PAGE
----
Tellería, J. L., Hernández‐Lambraño, R. E., & Carbonell, R.
Ecological and geographical marginality in rear edge populations of Palaearctic forest birds
Journal of Biogeography 2021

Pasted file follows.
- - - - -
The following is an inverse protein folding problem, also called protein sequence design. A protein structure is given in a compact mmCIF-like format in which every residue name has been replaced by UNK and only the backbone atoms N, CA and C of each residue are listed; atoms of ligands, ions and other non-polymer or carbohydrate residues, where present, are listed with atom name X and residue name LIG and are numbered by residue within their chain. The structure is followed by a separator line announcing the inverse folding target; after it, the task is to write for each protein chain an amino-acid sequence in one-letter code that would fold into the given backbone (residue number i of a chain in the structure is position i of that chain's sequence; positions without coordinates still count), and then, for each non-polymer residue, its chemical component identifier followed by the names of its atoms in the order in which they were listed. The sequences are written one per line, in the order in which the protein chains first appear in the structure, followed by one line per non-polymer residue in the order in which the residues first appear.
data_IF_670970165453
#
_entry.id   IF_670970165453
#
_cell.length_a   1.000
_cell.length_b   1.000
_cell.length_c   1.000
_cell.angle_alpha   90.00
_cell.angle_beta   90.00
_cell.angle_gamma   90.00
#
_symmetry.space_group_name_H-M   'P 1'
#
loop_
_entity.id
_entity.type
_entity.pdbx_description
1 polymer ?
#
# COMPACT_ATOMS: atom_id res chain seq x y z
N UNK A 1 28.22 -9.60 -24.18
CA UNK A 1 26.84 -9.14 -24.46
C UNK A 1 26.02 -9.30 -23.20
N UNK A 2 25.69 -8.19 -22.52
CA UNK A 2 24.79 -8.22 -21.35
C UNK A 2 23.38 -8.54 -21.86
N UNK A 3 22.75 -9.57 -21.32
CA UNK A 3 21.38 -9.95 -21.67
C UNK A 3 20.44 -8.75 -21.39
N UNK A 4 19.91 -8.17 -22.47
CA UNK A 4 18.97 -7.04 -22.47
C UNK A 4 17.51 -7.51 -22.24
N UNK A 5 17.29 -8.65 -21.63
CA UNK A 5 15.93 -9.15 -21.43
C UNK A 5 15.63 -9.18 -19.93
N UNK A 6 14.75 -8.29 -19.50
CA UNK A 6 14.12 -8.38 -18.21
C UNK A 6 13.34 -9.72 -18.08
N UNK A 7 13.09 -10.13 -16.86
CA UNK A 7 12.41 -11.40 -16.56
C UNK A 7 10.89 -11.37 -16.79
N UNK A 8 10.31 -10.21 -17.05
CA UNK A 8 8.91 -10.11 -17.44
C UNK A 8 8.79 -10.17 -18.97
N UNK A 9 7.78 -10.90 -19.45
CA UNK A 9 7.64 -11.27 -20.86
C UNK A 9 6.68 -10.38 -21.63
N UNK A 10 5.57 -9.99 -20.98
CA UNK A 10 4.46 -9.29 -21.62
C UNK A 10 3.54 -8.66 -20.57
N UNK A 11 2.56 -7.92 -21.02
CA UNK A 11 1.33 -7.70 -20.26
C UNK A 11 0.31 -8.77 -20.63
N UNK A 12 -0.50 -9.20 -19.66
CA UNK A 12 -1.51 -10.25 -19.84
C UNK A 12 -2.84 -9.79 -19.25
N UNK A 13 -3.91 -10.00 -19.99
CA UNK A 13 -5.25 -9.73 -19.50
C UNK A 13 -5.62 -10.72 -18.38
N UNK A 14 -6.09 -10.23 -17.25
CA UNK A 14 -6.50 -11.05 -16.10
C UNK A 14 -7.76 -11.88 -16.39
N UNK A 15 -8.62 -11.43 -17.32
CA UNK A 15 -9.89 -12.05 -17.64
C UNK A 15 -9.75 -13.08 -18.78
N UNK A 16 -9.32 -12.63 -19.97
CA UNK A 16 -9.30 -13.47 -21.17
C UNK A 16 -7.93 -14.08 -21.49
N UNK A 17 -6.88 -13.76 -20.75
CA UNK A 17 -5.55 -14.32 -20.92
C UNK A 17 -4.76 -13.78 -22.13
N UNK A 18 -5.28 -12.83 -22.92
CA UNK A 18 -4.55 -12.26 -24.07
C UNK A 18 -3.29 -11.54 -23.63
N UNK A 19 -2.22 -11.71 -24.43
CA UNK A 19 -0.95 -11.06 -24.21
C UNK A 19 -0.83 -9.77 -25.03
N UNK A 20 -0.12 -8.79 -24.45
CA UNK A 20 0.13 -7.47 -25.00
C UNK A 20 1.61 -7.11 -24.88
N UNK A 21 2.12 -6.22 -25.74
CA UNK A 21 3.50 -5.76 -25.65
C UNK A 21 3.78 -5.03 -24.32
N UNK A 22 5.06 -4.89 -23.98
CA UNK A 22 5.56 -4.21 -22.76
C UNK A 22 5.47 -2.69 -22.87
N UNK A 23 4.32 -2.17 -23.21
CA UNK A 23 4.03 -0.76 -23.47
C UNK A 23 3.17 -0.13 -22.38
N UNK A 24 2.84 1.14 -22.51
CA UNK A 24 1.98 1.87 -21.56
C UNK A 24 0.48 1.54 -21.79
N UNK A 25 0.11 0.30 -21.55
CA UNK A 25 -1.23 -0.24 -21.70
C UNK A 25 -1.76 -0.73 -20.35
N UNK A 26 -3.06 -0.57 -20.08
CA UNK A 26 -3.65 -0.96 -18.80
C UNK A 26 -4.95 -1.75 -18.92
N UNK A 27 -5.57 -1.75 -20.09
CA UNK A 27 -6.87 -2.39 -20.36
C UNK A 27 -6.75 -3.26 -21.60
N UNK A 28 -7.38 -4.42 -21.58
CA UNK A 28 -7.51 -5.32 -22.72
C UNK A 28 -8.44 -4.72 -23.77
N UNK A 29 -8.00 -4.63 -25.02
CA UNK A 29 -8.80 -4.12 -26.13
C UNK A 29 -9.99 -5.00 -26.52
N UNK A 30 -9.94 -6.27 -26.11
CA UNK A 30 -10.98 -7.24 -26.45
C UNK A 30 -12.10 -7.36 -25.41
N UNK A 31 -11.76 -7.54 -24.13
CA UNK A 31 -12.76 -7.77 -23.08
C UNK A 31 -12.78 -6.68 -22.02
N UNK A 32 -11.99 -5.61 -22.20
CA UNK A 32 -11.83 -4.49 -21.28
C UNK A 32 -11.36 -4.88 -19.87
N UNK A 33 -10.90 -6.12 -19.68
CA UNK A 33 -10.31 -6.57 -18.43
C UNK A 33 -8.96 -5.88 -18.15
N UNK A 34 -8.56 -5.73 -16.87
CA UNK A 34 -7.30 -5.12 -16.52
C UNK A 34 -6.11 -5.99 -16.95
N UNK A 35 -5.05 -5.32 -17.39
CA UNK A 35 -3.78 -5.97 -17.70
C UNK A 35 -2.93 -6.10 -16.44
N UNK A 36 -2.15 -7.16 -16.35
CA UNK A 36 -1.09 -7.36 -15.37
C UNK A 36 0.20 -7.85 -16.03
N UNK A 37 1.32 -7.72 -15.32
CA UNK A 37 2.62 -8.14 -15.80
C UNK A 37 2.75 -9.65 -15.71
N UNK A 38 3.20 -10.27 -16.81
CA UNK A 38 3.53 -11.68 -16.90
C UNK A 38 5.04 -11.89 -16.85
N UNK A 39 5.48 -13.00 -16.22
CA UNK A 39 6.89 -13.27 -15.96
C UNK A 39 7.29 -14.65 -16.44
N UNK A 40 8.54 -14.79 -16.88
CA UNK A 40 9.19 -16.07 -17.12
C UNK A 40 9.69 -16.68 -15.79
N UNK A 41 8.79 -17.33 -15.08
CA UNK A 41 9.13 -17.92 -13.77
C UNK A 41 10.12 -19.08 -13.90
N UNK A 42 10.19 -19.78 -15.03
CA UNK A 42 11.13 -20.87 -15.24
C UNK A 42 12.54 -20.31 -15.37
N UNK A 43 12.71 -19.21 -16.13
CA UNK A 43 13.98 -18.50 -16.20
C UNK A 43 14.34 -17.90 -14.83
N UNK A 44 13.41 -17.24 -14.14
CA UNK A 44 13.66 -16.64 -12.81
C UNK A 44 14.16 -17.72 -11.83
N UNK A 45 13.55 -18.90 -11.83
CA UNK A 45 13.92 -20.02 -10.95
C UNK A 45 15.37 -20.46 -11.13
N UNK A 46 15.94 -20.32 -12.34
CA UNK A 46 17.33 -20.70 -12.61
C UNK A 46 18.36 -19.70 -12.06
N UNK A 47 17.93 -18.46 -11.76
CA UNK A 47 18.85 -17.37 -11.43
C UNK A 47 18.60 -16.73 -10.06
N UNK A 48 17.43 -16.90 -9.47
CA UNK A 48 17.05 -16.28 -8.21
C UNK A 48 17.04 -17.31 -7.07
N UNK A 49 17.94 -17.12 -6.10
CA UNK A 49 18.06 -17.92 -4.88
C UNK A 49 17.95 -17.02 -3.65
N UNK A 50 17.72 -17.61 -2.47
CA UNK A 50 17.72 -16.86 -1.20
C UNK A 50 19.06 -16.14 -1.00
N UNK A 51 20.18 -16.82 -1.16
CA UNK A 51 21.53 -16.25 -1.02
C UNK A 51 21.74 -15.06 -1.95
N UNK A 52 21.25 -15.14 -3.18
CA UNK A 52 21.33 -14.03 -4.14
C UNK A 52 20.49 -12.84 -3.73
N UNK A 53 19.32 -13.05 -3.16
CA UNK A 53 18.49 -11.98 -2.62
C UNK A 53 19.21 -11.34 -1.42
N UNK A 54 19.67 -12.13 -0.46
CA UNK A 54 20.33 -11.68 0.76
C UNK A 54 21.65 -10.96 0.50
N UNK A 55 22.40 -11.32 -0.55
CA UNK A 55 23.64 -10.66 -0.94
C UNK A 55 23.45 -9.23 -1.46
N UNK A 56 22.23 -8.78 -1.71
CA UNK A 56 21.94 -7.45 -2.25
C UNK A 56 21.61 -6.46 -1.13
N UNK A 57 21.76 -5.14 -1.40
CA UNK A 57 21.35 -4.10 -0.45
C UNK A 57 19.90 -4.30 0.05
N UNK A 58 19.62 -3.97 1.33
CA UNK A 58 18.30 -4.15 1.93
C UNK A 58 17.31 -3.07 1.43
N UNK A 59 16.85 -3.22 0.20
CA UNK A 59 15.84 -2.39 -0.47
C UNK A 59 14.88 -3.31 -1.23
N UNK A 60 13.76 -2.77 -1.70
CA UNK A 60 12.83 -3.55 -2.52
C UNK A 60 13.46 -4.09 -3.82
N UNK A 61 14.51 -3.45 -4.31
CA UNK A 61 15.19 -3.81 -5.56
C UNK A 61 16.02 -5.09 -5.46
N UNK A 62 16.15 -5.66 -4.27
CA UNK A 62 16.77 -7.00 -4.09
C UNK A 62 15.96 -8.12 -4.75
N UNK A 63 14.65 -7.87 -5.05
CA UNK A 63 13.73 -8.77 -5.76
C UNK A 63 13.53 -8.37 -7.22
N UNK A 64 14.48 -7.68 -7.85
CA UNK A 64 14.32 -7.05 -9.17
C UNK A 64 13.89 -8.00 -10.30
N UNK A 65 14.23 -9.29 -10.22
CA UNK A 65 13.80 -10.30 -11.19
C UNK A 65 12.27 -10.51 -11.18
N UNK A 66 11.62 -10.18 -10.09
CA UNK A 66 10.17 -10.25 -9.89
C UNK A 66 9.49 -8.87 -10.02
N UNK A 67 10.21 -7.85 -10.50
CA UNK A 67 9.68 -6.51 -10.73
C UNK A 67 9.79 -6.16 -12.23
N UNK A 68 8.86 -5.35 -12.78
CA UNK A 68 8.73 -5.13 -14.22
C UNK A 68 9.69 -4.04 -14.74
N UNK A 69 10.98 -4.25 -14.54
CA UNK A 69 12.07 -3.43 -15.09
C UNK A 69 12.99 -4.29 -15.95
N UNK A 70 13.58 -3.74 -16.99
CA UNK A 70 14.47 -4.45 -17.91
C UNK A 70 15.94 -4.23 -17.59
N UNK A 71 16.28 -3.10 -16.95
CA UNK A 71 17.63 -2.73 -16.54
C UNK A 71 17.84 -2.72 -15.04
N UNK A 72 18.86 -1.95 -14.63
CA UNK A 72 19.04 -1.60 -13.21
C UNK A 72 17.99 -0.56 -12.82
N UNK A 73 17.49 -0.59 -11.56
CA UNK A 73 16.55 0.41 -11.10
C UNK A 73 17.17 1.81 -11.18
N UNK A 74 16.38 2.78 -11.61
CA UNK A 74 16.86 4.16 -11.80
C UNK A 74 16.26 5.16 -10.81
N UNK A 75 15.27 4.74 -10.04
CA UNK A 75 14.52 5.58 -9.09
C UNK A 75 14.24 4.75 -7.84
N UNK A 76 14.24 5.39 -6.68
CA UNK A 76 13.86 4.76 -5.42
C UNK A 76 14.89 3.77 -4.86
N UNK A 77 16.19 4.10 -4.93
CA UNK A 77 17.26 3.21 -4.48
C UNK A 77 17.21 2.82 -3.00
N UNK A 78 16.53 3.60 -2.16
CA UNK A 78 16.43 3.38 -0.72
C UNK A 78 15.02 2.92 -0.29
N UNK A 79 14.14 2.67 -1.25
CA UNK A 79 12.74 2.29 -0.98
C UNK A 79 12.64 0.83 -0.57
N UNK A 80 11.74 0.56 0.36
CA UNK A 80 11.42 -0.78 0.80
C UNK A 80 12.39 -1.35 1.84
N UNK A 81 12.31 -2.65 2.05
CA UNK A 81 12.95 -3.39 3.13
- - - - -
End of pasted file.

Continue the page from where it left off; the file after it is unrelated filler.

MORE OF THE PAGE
The centre–periphery hypothesis predicts that habitat suitability will decrease at the edge of a species’ range, a pattern often questioned by empirical data. Here we explore if habitat suitability decreases southwards and shapes the abundance distribution of rear edge populations of forest birds within the restricted geographical setting of the south-western Palaearctic (Morocco). We also test if birds endemic to the area fit more poorly to the latitudinal decrease in habitat suitability due to the putative effect of adaptations to regional conditions. Results show that habitat suitability decreased southwards (figure), supporting the predicted relationship between ecological and geographical marginality in most species. Abundance was positively correlated with habitat suitability and negatively correlated with distance to source areas in the north. This suggests that the southward decrease in habitat suitability predicted by the centre–periphery hypothesis shapes the distribution of rear edge populations of forest birds within the south-western Palaearctic. As most of these populations are endemic, the results suggest that they track the gradients in isolation within the geographical setting of north-western Africa. These results also support the vulnerability of these isolated, peripheral populations of forest birds to large-scale environmental changes in a region under the effect of increasing drought and temperature.